Andreas Lange: Of course; our two questions when contacting a company in conjunction with a project are: whether they are interested in sponsoring the project and whether they have something old in their basements. This is something that they rarely have and if they do they do not have the staff on hand to go and look for it. The videogame industry has been a dynamic market from its inception and this is a problem for us - usually we are not able to find employees who work at a particular company for some years and are aware of its history. They are always short on time and they must sell, sell, sell. They do not have time to keep up historical records. Our problem in Germany is that if we want to talk to bigger companies we have to go by way of German departments of these companies, such as Activision and Electronica. These departments are staffed only with salesmen that have no control over the marketing budget. They are strictly dealing with the products that they get from headquarters and they have to meet set sales quotas, which are usually very high. The money they get for marketing purposes is spend toward meeting these demands. Of course that I have met with Nolan Bushnel and Ralph Baer, and others such as Chris Crawford. Their talks are very interesting , but these people are not active at an operational level.

Though they must have something in their basements?

Andreas Lange: Well, yes, and I am very happy to have the opportunity to know the founders of the industry. That is something that I really enjoy in my job - that I am dealing with a subject that is pretty new and I am able to speak with the inventors of the medium. This would not be the case if I was to run a museum about cars or something like that since the people who invented cars are not alive anymore. One of the results is the videogame timeline that we published online. This project was made possible because of Ralph Baer's donation of his documents. He gave us the documents pertaining to his "Odyssey" (Figure 2). He also asked us to implement his personal archive into a timeline, and make it accessible to a broader public. We were very honored to comply.

Ralph Baer's original documents are in the museum's archive?

Andreas Lange: The originals are in the Smithsonian. He gave us digital copies.


Figure 2: Copy of Ralph Baer's Patent. Courtesy of the Computerspiele Museum, Berlin.


Would you comment on the role of the museum archive as an academic resource?

Andreas Lange: I been invited to many universities as a lecturer and researchers are coming to us. This is happening more and more. There is a big demand for an archive where researchers can access videogames legally. One of the biggest problems is that one can find a lot of old games online, but these are usually not legal sources. Research opportunities to access these computer games in a legal manner are needed.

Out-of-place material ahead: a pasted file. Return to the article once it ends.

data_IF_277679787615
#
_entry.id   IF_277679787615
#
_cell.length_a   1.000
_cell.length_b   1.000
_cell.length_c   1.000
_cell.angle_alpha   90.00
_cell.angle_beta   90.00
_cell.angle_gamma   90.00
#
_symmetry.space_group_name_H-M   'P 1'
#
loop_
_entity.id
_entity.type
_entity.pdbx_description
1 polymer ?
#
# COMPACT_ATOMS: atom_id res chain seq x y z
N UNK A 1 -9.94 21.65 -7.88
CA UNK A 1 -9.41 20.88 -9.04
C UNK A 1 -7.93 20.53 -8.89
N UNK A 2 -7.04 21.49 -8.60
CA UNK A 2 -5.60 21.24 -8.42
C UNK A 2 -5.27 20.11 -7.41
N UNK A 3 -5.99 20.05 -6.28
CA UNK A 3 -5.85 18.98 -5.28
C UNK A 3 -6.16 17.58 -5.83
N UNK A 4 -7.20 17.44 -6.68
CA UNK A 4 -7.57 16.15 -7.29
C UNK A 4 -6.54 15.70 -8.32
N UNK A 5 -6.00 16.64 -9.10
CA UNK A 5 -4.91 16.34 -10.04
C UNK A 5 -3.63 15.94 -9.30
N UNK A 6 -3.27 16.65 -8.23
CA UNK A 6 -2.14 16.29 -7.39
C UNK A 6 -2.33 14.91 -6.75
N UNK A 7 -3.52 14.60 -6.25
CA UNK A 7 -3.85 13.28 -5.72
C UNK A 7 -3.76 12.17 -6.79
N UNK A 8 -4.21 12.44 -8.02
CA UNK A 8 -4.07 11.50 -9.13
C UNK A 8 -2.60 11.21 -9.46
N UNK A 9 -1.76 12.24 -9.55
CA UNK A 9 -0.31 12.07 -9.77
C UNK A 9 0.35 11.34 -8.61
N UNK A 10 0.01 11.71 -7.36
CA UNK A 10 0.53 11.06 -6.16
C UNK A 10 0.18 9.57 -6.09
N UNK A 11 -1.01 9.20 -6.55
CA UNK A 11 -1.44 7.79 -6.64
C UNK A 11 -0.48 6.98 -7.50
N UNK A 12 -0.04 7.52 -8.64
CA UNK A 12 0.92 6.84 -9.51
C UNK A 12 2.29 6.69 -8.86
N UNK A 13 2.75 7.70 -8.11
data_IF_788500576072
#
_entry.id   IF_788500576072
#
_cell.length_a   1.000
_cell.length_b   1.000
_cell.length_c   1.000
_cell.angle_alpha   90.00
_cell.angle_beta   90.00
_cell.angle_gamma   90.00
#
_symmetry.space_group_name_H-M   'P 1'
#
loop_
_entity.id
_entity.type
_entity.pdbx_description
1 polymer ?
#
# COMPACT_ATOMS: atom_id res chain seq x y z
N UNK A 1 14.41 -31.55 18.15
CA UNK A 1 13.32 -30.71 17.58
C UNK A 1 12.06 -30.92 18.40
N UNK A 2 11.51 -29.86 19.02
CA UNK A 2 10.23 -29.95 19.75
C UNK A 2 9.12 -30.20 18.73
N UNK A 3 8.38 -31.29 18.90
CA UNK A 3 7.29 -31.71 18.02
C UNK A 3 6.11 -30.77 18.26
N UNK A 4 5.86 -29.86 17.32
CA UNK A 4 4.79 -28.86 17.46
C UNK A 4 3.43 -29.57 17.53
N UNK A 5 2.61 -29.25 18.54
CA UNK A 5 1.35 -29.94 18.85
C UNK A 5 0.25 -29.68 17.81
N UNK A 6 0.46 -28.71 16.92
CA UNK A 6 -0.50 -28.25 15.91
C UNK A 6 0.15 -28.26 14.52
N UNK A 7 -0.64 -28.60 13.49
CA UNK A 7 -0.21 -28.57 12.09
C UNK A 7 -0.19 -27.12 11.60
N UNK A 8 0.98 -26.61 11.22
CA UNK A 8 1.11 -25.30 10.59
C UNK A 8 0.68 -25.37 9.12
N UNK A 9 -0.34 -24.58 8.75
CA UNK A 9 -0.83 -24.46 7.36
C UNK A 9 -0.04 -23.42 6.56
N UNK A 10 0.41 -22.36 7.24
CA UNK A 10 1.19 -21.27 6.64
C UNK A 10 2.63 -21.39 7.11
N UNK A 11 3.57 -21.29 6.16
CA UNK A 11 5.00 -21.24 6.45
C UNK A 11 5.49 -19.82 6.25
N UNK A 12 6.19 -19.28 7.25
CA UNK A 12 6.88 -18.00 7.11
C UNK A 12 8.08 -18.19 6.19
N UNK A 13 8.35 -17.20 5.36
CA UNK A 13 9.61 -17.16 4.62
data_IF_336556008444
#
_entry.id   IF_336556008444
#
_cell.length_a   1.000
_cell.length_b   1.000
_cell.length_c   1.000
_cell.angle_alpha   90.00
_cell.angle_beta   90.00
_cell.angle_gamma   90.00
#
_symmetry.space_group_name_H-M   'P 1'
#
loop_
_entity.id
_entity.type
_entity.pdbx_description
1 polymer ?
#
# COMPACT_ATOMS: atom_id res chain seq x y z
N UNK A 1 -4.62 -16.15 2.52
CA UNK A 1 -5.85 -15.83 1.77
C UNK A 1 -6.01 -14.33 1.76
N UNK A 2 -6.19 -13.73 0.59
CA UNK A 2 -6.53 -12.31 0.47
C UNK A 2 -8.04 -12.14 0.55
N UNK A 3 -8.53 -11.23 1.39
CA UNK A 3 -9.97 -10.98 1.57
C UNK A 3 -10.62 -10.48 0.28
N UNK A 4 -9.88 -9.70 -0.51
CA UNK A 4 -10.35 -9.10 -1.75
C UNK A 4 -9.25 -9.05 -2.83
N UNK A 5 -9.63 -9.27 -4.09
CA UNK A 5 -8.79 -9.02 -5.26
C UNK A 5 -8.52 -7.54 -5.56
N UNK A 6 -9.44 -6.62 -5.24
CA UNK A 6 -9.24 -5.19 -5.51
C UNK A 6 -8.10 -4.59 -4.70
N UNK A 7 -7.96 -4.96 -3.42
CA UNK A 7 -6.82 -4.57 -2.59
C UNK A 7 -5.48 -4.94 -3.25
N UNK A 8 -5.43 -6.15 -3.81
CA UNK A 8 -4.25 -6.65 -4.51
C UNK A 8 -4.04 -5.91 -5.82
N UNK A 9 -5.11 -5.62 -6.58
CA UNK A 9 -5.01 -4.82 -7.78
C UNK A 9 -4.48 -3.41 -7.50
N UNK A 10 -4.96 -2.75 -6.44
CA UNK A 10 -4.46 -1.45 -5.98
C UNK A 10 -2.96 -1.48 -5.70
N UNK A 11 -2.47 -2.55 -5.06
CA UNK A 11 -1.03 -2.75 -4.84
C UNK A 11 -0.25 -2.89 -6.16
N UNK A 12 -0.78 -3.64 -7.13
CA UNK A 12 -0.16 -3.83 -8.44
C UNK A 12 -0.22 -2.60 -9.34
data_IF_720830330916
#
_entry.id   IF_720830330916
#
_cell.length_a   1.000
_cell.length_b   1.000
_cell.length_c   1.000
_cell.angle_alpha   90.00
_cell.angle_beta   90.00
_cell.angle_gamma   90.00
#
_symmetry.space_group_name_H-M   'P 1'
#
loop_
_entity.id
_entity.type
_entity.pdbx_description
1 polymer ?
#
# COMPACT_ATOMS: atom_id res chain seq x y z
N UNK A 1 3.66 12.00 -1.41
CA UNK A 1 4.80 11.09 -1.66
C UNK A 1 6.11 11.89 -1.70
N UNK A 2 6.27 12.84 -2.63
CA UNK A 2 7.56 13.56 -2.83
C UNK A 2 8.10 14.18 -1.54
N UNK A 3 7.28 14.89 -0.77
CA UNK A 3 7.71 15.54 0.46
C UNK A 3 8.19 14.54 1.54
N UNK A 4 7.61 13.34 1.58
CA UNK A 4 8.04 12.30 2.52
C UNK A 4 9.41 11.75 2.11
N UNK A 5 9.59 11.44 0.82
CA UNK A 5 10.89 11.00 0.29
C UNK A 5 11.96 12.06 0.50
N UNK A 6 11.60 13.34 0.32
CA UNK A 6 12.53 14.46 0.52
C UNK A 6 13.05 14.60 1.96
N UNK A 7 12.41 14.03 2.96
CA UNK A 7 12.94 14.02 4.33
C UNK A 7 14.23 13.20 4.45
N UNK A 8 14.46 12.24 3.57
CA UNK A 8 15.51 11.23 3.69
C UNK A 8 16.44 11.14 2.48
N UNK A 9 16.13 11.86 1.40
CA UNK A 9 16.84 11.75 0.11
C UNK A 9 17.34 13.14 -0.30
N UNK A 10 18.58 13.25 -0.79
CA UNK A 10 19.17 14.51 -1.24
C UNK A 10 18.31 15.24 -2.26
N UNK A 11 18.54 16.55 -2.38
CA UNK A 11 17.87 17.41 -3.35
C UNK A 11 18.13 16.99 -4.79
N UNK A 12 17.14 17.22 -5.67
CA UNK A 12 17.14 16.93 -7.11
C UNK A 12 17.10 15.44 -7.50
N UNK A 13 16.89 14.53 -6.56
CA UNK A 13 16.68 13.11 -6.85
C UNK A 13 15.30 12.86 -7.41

What is your relationship with the art world?

Andreas Lange: When we opened in 1997 I was aware of some of the early art game works. I played Painstation for the first time in 1999 or 2000 when the two artists were still students in Cologne. I met them at a conference where they were showing their first prototype. I knew about jodi; but I was not in contact with artists until 2005 when we began preparing for "Pong Mythos." This exhibition was funded by the German Cultural Foundation, a federal funding body for art projects. We succeeded with our grant application based on the idea of focusing on "Pong," which I realize was of importance for many art works. In addition to art works dealing with the idea of Pong, is the game's importance for the founding of the industry. I wanted to relate the story of the foundation of the industry in conjunction with art works. In 2005 I came in closer contact with artists using games in their practice. Now I am not only an interested viewer but I am working as an art curator. "Public Play" and "Space Invaders"[2] were very interesting experiences for us and [Stanley] Douglas. In spite of the controversy, we are happy that it worked out the way it because the exhibition provided a platform for public discussions about videogames, art, and politics. During this experience I realized that I am one of the very few curators that is not part of the art world. My venue is the commercial context like the game fair in Leipzig. The event organizers commission us every year to design a show. For them this exhibit works in the commercial context of the trade fair as a eye catcher for media purposes, and we are able to show artworks and shift some of the money to the artists. Margaret Jahrmann and Alexei Shulgin were two of the artists that demonstrated interest in participating in the 2007 show "Public Play" at Leipzig. They were interested in this venue because they are were not feeling happy about the traditional art world. They are having problems selling their works and being perceived as artists. They are part of niche festivals like the Transmediale and a handful of other such venues. They keep meeting the same people there and they feel that they are stuck in that niche. There is a growing interest on the part of artists to break out and explore new terrains for their art practice and game art seems to offer an opportunity to explore these new areas located on the intersections of the commercial game world and the art world. Also because their art is about that - the mesh up of pop and art, which is common in contexts like the games convention. We can offer that because we are well connected to the commercial game world so we can serve as a bridge for artists like Alexei and Margarete. They took part in the press conference at the trade fair and were able to observe who are the driving forces of the industry, and gauge the motives to fund artists and people like us who are doing art exhibitions for them. This is also why the "Space Invaders" incident is interesting; because it is not that easy to show an art work in the context of a commercial venue like Leipzig when one is used to show in fine art museums. The artist has to be aware of what that shift means and that is what the "Invader" story is telling you. In the context of the fair, you are there confronted with a different audience. The notion of an art work means a different thing in this venue, which is new for artists. Some like this challenge.